By Sue Morgan
Currently at 6th Street Playhouse in Santa Rosa, Always, Patsy Cline incites smiles, belly laughs, and deep appreciation of the music of the late, great Patsy Cline while telling the story of how Patsy became friends and pen pals with one of her most ardent fans. The show runs through April 30th.
In 1961, Patsy Cline played a concert at the Esquire Ballroom in Houston, Texas. Alerted to the performance by a local DJ, superfan Louise Seger was the first to arrive at the venue and struck up a conversation with the star, who was doing pre-performance reconnaissance in the hall. Louise and Patsy sparked an instant connection, and before the show, Patsy joined Louise and her friends at their table and asked Louise if during the performance she would keep an eye on the drummer to ensure he didn’t rush her. Louise did so and after the show invited Patsy to her home for a late night/early morning breakfast of bacon and eggs.
…It’s a touching story…
Louise narrates the story, performed by the hilarious Liz Jahren, thoroughly enjoying her role as comic relief. Portrayed as an outspoken, outlandish character, who through gumption fueled by her long adoration of Patsy’s music—she called her local DJ Hal Harris multiple times daily to request that he play her favorite Patsy Cline songs—manages to get Patsy an early morning in-person interview with him. Mr. Harris thinks Louise is drunk and delusional when she calls his home in the early morning hours to inform him that Patsy Cline is at her house and will be at his studio in the morning for an interview. Hal responds, “And I’ve got Marilyn Monroe in bed. Now, honey, you sleep it off and I’ll play ‘I Fall to Pieces’ for you in the morning.”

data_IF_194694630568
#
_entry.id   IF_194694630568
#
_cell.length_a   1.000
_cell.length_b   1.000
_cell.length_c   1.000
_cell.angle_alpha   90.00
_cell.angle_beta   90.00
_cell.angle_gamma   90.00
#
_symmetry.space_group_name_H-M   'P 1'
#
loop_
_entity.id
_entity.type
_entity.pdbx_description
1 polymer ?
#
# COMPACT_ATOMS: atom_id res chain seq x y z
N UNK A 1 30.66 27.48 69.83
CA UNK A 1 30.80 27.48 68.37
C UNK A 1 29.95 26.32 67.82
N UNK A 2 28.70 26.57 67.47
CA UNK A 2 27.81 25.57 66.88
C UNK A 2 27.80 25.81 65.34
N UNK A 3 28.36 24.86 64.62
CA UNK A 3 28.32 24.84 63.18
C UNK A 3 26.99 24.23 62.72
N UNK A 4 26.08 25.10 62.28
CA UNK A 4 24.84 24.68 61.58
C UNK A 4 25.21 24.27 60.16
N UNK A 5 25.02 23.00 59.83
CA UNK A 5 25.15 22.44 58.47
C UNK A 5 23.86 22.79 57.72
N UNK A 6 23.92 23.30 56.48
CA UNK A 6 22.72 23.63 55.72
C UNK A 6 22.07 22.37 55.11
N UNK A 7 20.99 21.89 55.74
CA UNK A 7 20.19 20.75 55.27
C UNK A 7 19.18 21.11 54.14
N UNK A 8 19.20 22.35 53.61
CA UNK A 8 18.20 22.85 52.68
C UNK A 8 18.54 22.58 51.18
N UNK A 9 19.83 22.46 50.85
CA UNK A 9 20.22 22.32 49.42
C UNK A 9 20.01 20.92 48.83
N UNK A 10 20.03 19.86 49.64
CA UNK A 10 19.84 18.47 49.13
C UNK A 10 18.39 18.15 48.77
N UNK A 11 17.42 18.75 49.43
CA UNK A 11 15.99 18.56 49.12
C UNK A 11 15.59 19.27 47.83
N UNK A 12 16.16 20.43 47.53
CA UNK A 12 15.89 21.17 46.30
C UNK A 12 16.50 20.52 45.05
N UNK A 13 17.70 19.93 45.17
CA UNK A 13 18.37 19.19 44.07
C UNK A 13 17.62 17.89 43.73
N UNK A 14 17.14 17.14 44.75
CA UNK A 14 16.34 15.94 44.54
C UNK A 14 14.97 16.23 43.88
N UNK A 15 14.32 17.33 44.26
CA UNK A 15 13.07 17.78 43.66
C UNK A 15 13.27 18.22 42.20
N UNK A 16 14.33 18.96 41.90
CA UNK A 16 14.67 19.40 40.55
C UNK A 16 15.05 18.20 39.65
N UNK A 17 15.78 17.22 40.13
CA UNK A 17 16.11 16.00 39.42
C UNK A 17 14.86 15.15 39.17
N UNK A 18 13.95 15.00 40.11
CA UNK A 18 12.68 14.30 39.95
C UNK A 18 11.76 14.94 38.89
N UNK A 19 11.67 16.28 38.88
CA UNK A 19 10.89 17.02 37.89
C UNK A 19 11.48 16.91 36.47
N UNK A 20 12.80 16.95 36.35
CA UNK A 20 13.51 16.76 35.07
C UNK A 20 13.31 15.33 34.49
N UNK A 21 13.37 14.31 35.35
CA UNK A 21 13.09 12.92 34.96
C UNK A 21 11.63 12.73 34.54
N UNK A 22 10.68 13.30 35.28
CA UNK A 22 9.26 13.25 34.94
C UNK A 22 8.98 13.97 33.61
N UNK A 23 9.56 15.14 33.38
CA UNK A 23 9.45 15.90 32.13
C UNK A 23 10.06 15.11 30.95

Louise goes on to describe—to appreciative laughter—the expression on Hal’s face later that morning as he sees Louise arrive in the studio, arm in arm with Patsy Cline. Louise elicits more laughter as she paints a picture of Hal, who “…looked like death, wearing Bermuda shorts, a sweater that looked like it had been in the dryer a week and tennis shoes with holes cut out so his toes could breathe.”
Patsy Cline (honey-voiced and beautifully self-possessed Shannon Rider) tells her story in snippets between the 27 songs she sings throughout the performance. A self-taught singer, Patsy was unable to read music and had no idea what key she sang in. Growing up in poverty, she proudly admits that her mother sewed the cowgirl outfits she favored early in her career. Envisioning herself a star, she was the first woman singer to headline her own tour and worked tirelessly, often performing multiple shows per day, even after giving birth to her second child.
Director Jared Saken empowers Jahren and Rider to share a natural-seeming rapport and the two appear to genuinely enjoy performing together. Both women first played their respective characters 15 years earlier when 6th Street Playhouse put on its first production of Always. Jahren played Louise throughout the production and Rider filled in for a weekend—after being given one day’s notice—when the lead actress playing Cline became ill. Jahren has a wonderful sense of comic timing and Rider, who has enjoyed a successful singing career as leader of her own bands, is perfectly at home whether singing or acting.
Music Director Nate Riebli does a fine job with “The Bodacious Bobcats Band,” whose accompaniment never overwhelms Rider’s vocals, as well as with “The Jordanaires” whose “How Great Thou Art” lends appropriate gravity to the scene in which we learn that Patsy has been killed—at age 30!—in a plane crash. Costume Designer Pamela Johnson does a phenomenal job with Cline’s wardrobe, capturing the elegance and glamour Cline was known for using many vintage pieces to very good effect.
There is a reason this play is performed—often in multiple venues—around San Francisco and the North Bay almost every year. Always…Patsy Cline delivers music beloved by country as well as pop fans. It’s a touching story about an unlikely friendship and an affirming message about one woman’s ability, through grit, determination and hard work, to make the most of her natural talent.
Contributing Writer Sue Morgan is a literature-and-theater enthusiast in Sonoma County’s Russian River region. Contact: firstname.lastname@example.org
|Production||Always... Patsy Cline|
|Written by||Ted Swindley|
|Directed by||Jared Sakren / Nate Riebli|
|Producing Company||6th Street Playhouse, Studio Theatre|
|Production Dates||Thru Apr 30th|
|Production Address||6th Street Playhouse
52 W. 6th Street
Santa Rosa, CA 95401
|Tickets||$35 to $43|
|Reviewer Score||Max in each category is 5/5|
|Aisle Seat Review PICK?||YES!|